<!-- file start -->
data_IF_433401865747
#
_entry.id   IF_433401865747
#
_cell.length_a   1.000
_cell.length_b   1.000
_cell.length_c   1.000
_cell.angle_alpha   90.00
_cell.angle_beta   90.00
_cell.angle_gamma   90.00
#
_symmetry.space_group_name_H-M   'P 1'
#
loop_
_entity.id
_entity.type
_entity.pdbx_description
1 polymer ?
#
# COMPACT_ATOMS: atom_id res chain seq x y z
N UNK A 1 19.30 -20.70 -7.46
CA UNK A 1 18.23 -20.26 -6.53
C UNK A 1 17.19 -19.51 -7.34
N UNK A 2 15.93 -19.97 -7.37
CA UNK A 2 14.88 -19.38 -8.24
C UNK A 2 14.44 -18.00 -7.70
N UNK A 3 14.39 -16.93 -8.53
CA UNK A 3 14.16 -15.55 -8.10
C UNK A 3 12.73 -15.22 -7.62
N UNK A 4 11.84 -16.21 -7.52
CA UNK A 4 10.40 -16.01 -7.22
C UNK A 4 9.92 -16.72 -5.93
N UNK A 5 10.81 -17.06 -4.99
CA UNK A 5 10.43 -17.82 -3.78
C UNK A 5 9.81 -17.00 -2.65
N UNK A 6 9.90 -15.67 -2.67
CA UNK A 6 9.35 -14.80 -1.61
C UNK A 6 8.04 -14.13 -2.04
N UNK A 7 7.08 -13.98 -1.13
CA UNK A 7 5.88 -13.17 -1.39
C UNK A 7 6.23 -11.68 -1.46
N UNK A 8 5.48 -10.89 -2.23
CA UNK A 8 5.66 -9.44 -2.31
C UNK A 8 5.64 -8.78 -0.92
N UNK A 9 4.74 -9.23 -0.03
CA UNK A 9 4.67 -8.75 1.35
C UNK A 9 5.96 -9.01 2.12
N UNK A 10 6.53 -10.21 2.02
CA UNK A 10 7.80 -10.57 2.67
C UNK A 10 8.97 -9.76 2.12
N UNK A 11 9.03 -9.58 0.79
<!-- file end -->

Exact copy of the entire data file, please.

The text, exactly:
data_IF_433401865747
#
_entry.id   IF_433401865747
#
_cell.length_a   1.000
_cell.length_b   1.000
_cell.length_c   1.000
_cell.angle_alpha   90.00
_cell.angle_beta   90.00
_cell.angle_gamma   90.00
#
_symmetry.space_group_name_H-M   'P 1'
#
loop_
_entity.id
_entity.type
_entity.pdbx_description
1 polymer ?
#
# COMPACT_ATOMS: atom_id res chain seq x y z
N UNK A 1 19.30 -20.70 -7.46
CA UNK A 1 18.23 -20.26 -6.53
C UNK A 1 17.19 -19.51 -7.34
N UNK A 2 15.93 -19.97 -7.37
CA UNK A 2 14.88 -19.38 -8.24
C UNK A 2 14.44 -18.00 -7.70
N UNK A 3 14.39 -16.93 -8.53
CA UNK A 3 14.16 -15.55 -8.10
C UNK A 3 12.73 -15.22 -7.62
N UNK A 4 11.84 -16.21 -7.52
CA UNK A 4 10.40 -16.01 -7.22
C UNK A 4 9.92 -16.72 -5.93
N UNK A 5 10.81 -17.06 -4.99
CA UNK A 5 10.43 -17.82 -3.78
C UNK A 5 9.81 -17.00 -2.65
N UNK A 6 9.90 -15.67 -2.67
CA UNK A 6 9.35 -14.80 -1.61
C UNK A 6 8.04 -14.13 -2.04
N UNK A 7 7.08 -13.98 -1.13
CA UNK A 7 5.88 -13.17 -1.39
C UNK A 7 6.23 -11.68 -1.46
N UNK A 8 5.48 -10.89 -2.23
CA UNK A 8 5.66 -9.44 -2.31
C UNK A 8 5.64 -8.78 -0.92
N UNK A 9 4.74 -9.23 -0.03
CA UNK A 9 4.67 -8.75 1.35
C UNK A 9 5.96 -9.01 2.12
N UNK A 10 6.53 -10.21 2.02
CA UNK A 10 7.80 -10.57 2.67
C UNK A 10 8.97 -9.76 2.12
N UNK A 11 9.03 -9.58 0.79